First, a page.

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Invest New Drugs. 2013 Dec;31(6):1609-15. doi: 10.1007/s10637-013-0006-0. Epub 2013 Sep 13.

Nanoparticulate paclitaxel demonstrates antitumor activity in PC3 and Ace-1 aggressive prostate cancer cell lines.

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Comparative Oncology and Epigenetics Laboratory, Department of Veterinary Medicine and Surgery, University of Missouri, 900 East Campus Drive, Columbia, MO, 65211, USA,



Paclitaxel is an effective antimitotic agent in cancer treatment; however, one of its most common toxicities is hypersensitivity due to excipients used for water solubility. Nanoparticulate paclitaxel (Crititax®, CTI52010) is paclitaxel that consists only of nanoparticulate drug in saline. Our objective was to examine the effect of nanoparticulate paclitaxel on prostate cancer cells derived from castration-resistant prostate cancer in men and dogs, as companion dogs represent a unique naturally occurring model of castration-resistant prostate cancer. We hypothesized that nanoparticulate paclitaxel would be effective in affecting cell viability, colony forming ability, apoptosis, and induction of structural changes to the microtubules of prostate cancer cells.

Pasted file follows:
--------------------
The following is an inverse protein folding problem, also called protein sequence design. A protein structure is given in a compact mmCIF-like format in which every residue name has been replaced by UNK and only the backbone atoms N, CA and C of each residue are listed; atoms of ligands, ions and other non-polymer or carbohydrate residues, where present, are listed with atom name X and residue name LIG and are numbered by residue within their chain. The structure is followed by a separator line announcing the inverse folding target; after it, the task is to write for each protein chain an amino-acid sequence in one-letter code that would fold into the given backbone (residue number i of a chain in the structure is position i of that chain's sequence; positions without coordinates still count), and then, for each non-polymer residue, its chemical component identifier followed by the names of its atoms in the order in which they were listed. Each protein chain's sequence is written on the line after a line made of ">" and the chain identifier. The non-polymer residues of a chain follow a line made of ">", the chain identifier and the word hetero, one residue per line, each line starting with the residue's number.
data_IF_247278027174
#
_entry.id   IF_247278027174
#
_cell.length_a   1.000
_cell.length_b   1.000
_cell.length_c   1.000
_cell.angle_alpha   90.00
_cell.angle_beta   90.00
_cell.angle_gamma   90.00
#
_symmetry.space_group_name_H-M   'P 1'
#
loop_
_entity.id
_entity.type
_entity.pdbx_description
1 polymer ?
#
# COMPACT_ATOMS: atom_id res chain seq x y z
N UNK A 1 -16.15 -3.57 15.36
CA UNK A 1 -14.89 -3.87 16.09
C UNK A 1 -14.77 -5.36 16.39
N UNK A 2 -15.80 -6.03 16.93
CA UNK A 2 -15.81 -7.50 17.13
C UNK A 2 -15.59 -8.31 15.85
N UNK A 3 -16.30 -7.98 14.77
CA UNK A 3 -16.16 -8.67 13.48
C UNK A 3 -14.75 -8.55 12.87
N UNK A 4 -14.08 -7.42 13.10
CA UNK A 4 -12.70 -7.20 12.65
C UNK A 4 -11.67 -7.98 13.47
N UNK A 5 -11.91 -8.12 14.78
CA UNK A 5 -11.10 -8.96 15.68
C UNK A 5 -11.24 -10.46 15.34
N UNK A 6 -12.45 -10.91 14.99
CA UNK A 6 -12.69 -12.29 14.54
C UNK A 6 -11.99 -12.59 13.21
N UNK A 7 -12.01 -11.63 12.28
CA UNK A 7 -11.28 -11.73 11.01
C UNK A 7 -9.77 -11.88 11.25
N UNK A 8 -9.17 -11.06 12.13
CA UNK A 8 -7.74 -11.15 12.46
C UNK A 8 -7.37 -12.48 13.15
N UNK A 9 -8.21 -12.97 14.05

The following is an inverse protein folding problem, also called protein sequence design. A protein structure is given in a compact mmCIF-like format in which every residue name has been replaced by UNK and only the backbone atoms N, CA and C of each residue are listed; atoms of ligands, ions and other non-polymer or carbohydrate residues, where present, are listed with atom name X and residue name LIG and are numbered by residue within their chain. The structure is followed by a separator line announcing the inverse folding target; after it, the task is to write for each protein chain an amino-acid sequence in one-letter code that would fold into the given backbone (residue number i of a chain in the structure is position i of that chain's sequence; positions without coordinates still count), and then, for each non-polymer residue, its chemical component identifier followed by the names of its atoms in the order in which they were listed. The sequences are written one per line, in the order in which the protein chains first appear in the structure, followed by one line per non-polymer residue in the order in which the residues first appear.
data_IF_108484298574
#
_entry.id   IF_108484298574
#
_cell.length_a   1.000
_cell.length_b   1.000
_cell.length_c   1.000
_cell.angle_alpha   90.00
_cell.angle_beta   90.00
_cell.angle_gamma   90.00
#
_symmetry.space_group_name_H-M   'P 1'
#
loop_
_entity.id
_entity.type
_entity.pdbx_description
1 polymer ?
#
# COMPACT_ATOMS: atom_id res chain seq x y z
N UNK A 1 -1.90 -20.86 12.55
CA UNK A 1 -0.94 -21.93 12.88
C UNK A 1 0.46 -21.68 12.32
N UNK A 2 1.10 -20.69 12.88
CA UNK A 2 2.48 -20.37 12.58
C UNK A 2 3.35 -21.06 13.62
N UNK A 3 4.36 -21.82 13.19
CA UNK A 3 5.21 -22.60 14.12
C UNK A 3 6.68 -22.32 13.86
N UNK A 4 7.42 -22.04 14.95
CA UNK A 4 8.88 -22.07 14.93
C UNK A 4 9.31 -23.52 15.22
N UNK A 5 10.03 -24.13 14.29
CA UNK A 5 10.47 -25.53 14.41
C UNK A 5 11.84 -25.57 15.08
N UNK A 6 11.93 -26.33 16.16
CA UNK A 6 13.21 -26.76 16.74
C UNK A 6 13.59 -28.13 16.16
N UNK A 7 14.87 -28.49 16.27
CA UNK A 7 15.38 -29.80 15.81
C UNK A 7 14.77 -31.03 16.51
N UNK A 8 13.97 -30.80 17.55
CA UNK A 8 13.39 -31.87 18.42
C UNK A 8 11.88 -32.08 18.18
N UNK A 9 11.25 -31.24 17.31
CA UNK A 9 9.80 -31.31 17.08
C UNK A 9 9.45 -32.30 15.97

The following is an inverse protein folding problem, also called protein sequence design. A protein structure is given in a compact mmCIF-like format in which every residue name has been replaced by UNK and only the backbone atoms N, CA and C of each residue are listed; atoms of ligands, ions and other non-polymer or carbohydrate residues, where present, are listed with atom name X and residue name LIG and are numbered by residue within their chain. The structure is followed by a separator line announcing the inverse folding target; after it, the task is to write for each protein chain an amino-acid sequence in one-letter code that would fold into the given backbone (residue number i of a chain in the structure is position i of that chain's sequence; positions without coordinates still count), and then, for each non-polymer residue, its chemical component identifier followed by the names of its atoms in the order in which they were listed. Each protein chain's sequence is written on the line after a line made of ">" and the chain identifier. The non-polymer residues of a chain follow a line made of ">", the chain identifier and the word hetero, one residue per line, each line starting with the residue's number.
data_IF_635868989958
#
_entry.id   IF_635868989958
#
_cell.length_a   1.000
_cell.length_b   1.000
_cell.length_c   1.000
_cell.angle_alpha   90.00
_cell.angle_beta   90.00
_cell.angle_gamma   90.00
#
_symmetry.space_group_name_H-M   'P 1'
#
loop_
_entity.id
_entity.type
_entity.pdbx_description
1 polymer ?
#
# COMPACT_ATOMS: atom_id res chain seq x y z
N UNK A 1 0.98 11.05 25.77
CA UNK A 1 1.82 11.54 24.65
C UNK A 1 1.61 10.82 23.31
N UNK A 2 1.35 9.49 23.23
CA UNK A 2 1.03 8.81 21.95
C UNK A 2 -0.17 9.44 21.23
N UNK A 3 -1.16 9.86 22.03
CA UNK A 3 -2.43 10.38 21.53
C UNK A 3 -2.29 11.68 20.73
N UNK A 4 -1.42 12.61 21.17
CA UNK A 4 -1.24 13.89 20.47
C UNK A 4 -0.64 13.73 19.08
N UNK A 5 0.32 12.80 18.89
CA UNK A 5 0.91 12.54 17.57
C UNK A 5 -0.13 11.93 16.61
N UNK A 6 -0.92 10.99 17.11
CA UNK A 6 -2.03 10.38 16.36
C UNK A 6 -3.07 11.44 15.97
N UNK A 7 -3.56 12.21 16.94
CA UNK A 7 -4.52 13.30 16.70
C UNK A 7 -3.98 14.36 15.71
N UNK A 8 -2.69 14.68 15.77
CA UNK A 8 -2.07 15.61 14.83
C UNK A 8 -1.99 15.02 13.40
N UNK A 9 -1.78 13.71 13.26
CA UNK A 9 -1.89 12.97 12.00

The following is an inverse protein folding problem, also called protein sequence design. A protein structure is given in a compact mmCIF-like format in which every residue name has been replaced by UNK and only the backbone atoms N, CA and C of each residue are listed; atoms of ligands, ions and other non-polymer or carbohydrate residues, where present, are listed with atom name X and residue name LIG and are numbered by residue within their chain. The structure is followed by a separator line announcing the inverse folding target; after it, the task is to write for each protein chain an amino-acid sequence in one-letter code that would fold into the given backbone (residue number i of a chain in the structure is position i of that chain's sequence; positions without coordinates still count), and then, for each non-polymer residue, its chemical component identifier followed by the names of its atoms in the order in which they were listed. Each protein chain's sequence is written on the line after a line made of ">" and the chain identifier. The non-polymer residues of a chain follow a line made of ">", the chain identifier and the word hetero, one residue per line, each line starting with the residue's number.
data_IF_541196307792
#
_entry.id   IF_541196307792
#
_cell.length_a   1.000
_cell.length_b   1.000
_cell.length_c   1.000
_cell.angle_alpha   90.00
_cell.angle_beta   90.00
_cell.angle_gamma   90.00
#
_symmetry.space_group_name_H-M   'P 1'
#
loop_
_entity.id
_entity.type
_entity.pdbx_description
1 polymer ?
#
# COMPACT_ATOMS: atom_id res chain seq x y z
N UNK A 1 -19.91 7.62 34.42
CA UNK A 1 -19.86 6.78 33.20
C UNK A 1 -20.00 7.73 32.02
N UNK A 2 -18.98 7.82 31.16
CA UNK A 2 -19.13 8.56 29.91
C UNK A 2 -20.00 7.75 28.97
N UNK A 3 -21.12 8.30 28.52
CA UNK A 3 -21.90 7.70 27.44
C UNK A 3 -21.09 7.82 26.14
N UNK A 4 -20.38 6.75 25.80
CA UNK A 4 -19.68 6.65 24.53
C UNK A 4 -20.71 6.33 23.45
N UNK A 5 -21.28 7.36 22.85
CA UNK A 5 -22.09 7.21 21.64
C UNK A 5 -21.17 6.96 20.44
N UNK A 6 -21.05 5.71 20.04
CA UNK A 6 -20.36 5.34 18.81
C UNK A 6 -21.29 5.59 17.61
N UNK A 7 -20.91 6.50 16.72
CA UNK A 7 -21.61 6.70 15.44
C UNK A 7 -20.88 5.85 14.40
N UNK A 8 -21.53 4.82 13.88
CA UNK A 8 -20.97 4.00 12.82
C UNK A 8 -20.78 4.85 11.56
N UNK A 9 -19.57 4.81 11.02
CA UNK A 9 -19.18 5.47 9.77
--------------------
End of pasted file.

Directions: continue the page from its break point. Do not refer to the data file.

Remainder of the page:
Human PC3 and canine Ace-1 cells were treated with 0.001-1.0 ╬╝m concentrations of paclitaxel and nanoparticulate paclitaxel. Cell viability, apoptosis, and colony forming assays were analyzed and compared in the presence of both drugs. Microtubule structure was examined by fluorescence microscopy following incubation with drug.


Nanoparticulate paclitaxel was as effective as standard paclitaxel in decreasing cell viability, decreasing colony forming ability, and inducing apoptosis in human and canine prostate cancer cells in a dose-dependent manner. Fluorescence microscopy confirmed the microtubule target of nanoparticulate paclitaxel.


Nanoparticulate paclitaxel is as effective as paclitaxel in decreasing cell viability, initiating apoptosis, decreasing cell survival, and causing rigidity of microtubules in both human and canine castration-resistant prostate cancer. This represents an attractive area for further study, using the companion dog as a model for disease in men.

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